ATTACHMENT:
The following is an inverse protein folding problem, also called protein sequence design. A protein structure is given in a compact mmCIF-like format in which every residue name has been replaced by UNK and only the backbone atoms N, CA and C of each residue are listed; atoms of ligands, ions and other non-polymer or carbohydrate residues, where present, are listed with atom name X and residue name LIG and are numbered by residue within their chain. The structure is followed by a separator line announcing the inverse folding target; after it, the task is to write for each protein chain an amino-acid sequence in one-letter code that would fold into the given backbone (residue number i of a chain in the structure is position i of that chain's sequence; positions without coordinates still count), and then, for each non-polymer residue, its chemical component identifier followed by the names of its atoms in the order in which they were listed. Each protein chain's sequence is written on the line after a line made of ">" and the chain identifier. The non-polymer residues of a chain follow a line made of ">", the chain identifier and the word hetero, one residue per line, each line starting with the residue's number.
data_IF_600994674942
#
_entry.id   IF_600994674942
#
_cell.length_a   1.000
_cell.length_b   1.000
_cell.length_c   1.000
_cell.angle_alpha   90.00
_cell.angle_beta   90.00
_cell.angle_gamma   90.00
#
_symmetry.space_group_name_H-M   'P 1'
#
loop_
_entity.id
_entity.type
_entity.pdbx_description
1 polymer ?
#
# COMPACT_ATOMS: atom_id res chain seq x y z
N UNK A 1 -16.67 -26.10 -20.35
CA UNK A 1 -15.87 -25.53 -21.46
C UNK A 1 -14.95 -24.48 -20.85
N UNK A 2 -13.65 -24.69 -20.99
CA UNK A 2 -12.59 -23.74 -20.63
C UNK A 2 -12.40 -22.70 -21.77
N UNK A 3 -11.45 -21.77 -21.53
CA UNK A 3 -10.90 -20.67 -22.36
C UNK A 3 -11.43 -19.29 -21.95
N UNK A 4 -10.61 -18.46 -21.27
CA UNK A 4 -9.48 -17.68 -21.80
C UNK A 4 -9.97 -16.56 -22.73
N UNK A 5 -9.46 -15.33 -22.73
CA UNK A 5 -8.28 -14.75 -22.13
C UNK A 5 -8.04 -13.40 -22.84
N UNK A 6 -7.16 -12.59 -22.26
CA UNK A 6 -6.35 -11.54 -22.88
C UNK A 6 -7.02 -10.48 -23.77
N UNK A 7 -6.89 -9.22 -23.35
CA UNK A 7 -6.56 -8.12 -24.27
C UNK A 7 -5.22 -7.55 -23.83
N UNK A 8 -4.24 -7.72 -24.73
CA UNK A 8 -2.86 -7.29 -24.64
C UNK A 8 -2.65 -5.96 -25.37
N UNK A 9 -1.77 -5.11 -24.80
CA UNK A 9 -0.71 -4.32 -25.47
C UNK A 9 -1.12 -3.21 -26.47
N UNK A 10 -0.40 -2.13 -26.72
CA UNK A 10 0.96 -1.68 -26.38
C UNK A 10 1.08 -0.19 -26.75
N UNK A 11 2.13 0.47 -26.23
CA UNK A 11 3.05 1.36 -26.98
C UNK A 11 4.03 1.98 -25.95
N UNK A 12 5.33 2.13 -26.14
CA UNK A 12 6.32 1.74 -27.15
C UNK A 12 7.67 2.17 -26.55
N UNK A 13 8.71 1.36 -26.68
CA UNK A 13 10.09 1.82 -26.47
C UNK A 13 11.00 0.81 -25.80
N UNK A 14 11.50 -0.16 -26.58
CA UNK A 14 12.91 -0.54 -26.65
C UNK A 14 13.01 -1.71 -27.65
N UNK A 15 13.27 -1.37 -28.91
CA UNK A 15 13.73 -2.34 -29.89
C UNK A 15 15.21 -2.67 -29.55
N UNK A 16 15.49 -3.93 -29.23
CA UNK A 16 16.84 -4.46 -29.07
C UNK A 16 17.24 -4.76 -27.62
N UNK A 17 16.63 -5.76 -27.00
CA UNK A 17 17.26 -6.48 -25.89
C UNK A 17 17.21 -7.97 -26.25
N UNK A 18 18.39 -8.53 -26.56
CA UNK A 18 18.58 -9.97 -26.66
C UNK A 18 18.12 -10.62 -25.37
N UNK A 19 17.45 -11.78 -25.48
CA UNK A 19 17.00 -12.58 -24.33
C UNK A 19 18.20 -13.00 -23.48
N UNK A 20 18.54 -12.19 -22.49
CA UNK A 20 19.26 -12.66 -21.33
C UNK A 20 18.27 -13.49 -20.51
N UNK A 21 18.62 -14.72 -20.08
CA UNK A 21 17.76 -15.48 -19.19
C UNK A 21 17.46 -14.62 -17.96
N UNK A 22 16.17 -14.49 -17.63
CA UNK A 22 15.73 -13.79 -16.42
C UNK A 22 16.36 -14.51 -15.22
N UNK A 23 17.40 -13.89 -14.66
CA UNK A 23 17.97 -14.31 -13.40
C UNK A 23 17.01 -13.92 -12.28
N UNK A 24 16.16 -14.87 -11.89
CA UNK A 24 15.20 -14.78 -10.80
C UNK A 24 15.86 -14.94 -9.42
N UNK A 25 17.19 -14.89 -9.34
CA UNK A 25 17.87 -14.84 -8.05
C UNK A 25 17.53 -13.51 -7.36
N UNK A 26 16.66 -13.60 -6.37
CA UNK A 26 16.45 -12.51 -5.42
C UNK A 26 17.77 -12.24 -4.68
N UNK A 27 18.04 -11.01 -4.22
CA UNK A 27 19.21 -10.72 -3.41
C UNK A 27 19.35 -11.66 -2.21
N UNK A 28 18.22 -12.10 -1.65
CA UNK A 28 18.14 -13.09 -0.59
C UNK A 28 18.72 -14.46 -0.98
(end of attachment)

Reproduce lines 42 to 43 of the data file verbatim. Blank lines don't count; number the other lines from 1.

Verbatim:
C UNK A 7 -5.22 -7.55 -23.83
N UNK A 8 -4.24 -7.72 -24.73